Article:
Charlotte to Hold Community Workshops on UDO Update


The City of Charlotte is updating its land use policies and development ordinances.  This comprehensive effort — Charlotte Place Types & Unified Development Ordinance — will shape the future growth of our city.

Come lend your voice and learn more about these efforts by joining one of the upcoming workshop discussions.  Each workshop is the same; simply choose the one that is most convenient for you.

  • South Workshop — Tuesday, November 29, 6-8 p.m. Queens University Sports Complex, 2229 Tyvola Road, Charlotte, NC 28210
  • Central Workshop — Friday, December 2, noon-1 p.m. Main Library, 310 North Tryon Street, Charlotte, NC 28202
  • East Workshop — Thursday, December 8, 6-8 p.m. Charlotte Museum of History, 3500 Shamrock Drive, Charlotte, NC 28215
  • West Workshop — Tuesday, December 13, 6-8 p.m. Goodwill Opportunity Campus, 5301 Wilkinson Boulevard, Charlotte, NC 28208
  • North Workshop — Thursday, December 15, 6-8 p.m. The Oasis Shrine Auditorium, 604 Doug Mayes Place, Charlotte, NC 28262

Online meeting registration is encouraged.  To do so, please click this link.

For more information, please visit or contact Scott Adams, AICP, Charlotte-Mecklenburg Planning Department, at

(Source:  Charlotte-Mecklenburg Planning Department)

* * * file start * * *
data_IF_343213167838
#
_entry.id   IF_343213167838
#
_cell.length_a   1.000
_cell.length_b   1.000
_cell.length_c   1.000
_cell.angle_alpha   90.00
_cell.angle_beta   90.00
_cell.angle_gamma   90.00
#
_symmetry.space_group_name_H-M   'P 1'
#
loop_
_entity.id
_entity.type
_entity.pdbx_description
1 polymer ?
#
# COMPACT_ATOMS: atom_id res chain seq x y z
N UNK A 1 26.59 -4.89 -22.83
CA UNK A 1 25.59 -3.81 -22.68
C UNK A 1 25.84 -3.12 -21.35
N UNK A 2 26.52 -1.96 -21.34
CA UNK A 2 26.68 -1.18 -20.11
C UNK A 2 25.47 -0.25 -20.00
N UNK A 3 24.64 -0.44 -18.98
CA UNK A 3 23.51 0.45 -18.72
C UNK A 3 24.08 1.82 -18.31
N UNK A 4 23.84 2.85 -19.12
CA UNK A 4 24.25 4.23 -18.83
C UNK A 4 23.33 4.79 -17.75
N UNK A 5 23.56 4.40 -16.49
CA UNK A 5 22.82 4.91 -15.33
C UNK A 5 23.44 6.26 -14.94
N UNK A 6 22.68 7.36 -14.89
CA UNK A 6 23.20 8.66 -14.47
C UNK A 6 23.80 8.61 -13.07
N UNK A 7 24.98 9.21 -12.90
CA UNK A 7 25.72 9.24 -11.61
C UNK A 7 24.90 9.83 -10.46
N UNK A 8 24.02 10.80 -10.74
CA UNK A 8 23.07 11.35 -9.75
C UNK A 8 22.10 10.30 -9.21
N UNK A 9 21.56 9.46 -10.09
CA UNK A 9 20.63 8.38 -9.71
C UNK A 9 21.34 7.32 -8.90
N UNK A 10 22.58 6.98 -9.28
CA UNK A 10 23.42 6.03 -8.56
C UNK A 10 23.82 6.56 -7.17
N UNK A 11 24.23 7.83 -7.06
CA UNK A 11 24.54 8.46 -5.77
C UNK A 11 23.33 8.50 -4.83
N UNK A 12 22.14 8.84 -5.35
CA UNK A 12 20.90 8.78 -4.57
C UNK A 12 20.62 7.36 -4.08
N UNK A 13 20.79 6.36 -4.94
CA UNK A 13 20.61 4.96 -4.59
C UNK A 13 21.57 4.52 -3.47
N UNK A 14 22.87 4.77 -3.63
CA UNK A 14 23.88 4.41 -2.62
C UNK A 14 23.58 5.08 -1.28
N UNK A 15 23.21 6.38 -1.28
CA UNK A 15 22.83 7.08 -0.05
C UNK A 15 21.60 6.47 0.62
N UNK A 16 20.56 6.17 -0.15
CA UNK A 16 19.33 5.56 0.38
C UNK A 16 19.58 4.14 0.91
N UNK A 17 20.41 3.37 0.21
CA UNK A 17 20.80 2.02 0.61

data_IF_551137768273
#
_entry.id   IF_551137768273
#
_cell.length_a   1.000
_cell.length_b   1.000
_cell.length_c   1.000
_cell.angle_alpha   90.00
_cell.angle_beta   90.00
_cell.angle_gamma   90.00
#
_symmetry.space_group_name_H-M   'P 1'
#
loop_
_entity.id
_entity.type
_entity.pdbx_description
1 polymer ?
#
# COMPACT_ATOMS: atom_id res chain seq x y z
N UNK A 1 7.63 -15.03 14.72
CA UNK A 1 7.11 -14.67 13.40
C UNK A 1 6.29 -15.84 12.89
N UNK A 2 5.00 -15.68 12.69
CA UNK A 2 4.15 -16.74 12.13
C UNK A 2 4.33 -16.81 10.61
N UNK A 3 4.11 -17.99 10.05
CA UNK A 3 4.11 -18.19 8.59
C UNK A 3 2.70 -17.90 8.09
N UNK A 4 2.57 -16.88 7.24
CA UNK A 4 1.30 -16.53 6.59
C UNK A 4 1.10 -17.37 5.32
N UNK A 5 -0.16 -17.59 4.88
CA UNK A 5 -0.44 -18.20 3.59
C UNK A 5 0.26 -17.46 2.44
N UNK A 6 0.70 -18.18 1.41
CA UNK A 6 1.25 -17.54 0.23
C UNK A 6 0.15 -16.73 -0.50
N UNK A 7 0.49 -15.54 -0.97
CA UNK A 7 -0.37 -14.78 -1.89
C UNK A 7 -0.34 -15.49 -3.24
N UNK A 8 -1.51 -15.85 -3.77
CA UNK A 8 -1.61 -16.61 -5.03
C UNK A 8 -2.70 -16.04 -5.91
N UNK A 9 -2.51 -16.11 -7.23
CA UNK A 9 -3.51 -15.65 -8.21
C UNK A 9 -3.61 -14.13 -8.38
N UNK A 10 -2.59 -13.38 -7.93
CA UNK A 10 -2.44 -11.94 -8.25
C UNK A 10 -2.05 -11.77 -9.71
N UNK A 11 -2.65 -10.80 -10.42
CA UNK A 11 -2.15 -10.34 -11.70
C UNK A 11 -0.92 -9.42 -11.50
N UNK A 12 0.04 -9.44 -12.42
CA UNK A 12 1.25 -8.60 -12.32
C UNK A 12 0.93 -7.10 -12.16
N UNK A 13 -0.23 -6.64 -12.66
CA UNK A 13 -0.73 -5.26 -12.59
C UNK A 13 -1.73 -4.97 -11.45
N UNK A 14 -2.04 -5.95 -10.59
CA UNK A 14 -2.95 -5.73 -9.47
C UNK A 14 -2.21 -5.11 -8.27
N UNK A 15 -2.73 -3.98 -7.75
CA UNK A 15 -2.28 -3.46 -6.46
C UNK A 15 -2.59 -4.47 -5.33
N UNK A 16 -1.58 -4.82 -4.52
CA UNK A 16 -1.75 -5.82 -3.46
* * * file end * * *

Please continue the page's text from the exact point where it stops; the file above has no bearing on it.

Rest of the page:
Charlotte Considering Changes to Rental Registration Ordinance

As a result of legislation passed during the General Assembly’s most recent legislative session, the City of Charlotte is considering making changes to its Residential Rental Registration and Remedial Action Program.  The new law does several things:

  • regulates rental registration programs and ordinances throughout the state;
  • prohibits mandatory rental property registration and criminal penalties for violations;
  • allows local governments to force property owners to register when their properties fall within the top 10% of of all properties where crimes occur; and
  • allows civil penalties to be imposed.

Yesterday several recommendations were offered in a presentation made to members of the Community Safety Committee.  Those changes included:

  • conforming the ordinance to only require registration when the risk threshold is met and
  • eliminate criminal penalties and replace them with civil penalties of $50 per occurrence.

A stakeholder meeting is in the process of being organized and will likely occur at the end of November.  The Charlotte City Council will then vote on any changes during its December 14th meeting.  You can view the proposed changes that are being considered here.